For the first time, global warming has exceeded 1.5C across an entire year, according to the EU’s climate service. World leaders promised in 2015 to try to limit the long-term temperature rise to 1.5C, which is seen as crucial to help avoid the most damaging impacts.
This first year-long breach doesn’t break that landmark “Paris Agreement,” but it does bring the world closer to doing so in the long term. Scientists say urgent action to cut carbon emissions can still slow warming.
Limiting long-term warming to 1.5C above “pre-industrial” levels—before humans started burning large amounts of fossil fuels—has become a key symbol of international efforts to tackle climate change.
A landmark UN report in 2018 said that the risks from climate change, such as intense heatwaves, rising sea levels and loss of wildlife, were much higher at 2°C than at 1.5°C. But temperatures have kept rising at a concerning pace. This year-long breach is no major surprise. January was the eighth record-warm month in a row.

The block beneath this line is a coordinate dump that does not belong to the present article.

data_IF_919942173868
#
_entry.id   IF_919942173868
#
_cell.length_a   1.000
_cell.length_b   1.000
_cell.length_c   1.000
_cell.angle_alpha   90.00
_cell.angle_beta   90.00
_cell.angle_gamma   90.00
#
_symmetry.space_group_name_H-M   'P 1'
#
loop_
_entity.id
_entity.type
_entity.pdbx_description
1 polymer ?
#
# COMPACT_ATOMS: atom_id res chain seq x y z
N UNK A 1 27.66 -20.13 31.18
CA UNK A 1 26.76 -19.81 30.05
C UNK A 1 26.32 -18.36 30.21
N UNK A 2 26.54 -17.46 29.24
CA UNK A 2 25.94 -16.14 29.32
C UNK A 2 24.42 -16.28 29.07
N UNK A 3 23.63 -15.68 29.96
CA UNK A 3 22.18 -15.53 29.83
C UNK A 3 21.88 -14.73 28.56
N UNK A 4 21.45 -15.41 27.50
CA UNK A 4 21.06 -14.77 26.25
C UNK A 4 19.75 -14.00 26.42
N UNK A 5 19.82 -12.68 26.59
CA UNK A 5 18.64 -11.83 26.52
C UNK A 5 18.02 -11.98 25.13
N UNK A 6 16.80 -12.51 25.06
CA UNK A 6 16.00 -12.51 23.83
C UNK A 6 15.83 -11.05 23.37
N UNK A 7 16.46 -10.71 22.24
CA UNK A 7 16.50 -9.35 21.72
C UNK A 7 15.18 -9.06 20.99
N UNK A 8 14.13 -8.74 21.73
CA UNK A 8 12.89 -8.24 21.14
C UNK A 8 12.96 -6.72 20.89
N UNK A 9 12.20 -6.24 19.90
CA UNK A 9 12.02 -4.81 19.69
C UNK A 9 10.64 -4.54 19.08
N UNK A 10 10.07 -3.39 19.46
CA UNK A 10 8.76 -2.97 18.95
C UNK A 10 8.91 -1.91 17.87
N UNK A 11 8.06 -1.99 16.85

One science group, Berkeley Earth, says that the calendar year 2023 was more than 1.5 °C above pre-industrial levels. Other science bodies, such as NASA, put the past 12 months slightly below 1.5 °C of warming.
And the world’s sea surface is also at its highest-ever recorded average temperature—yet another sign of the widespread nature of climate records.
The long-term warming trend is unquestionably being driven by human activities, mainly burning fossil fuels, which release planet-warming gases like carbon dioxide. This is also responsible for the vast majority of the warmth over the past year.
However, researchers are keen to emphasize that humans can still make a difference in the world’s warming trajectory. The world has made some progress, with green technologies like renewables and electric vehicles booming in many parts of the world. This has meant some of the very worst-case scenarios of 4C warming or more this century—thought possible a decade ago—are now considered much less likely based on current policies and pledges.
And perhaps most encouragingly of all, it’s still thought that the world will more or less stop warming once net zero carbon emissions are reached. Effectively halving emissions this decade is seen as particularly crucial.

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